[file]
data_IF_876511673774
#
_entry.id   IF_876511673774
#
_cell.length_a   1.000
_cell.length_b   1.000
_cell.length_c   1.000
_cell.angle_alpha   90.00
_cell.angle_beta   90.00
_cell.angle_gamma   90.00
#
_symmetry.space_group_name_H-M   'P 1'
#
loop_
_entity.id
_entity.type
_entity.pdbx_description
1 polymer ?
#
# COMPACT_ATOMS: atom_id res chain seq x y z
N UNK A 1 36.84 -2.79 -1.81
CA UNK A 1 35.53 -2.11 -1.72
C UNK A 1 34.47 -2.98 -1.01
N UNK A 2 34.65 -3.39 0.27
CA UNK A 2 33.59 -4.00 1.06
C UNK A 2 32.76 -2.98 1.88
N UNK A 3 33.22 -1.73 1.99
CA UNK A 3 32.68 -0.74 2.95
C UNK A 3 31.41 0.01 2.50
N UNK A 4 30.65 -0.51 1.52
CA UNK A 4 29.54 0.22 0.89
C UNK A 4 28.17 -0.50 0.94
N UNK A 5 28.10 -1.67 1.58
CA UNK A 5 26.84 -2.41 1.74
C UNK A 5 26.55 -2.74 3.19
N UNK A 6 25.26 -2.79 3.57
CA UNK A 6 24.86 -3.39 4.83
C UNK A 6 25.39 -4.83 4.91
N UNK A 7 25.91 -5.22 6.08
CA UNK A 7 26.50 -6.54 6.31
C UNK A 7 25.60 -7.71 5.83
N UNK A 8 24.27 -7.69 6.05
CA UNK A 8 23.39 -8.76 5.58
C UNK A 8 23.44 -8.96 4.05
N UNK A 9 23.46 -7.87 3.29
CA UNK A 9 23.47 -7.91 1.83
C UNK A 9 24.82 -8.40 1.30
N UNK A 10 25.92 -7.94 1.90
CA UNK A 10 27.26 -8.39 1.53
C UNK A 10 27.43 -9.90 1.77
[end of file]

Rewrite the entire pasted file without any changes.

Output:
data_IF_876511673774
#
_entry.id   IF_876511673774
#
_cell.length_a   1.000
_cell.length_b   1.000
_cell.length_c   1.000
_cell.angle_alpha   90.00
_cell.angle_beta   90.00
_cell.angle_gamma   90.00
#
_symmetry.space_group_name_H-M   'P 1'
#
loop_
_entity.id
_entity.type
_entity.pdbx_description
1 polymer ?
#
# COMPACT_ATOMS: atom_id res chain seq x y z
N UNK A 1 36.84 -2.79 -1.81
CA UNK A 1 35.53 -2.11 -1.72
C UNK A 1 34.47 -2.98 -1.01
N UNK A 2 34.65 -3.39 0.27
CA UNK A 2 33.59 -4.00 1.06
C UNK A 2 32.76 -2.98 1.88
N UNK A 3 33.22 -1.73 1.99
CA UNK A 3 32.68 -0.74 2.95
C UNK A 3 31.41 0.01 2.50
N UNK A 4 30.65 -0.51 1.52
CA UNK A 4 29.54 0.22 0.89
C UNK A 4 28.17 -0.50 0.94
N UNK A 5 28.10 -1.67 1.58
CA UNK A 5 26.84 -2.41 1.74
C UNK A 5 26.55 -2.74 3.19
N UNK A 6 25.26 -2.79 3.57
CA UNK A 6 24.86 -3.39 4.83
C UNK A 6 25.39 -4.83 4.91
N UNK A 7 25.91 -5.22 6.08
CA UNK A 7 26.50 -6.54 6.31
C UNK A 7 25.60 -7.71 5.83
N UNK A 8 24.27 -7.69 6.05
CA UNK A 8 23.39 -8.76 5.58
C UNK A 8 23.44 -8.96 4.05
N UNK A 9 23.46 -7.87 3.29
CA UNK A 9 23.47 -7.91 1.83
C UNK A 9 24.82 -8.40 1.30
N UNK A 10 25.92 -7.94 1.90
CA UNK A 10 27.26 -8.39 1.53
C UNK A 10 27.43 -9.90 1.77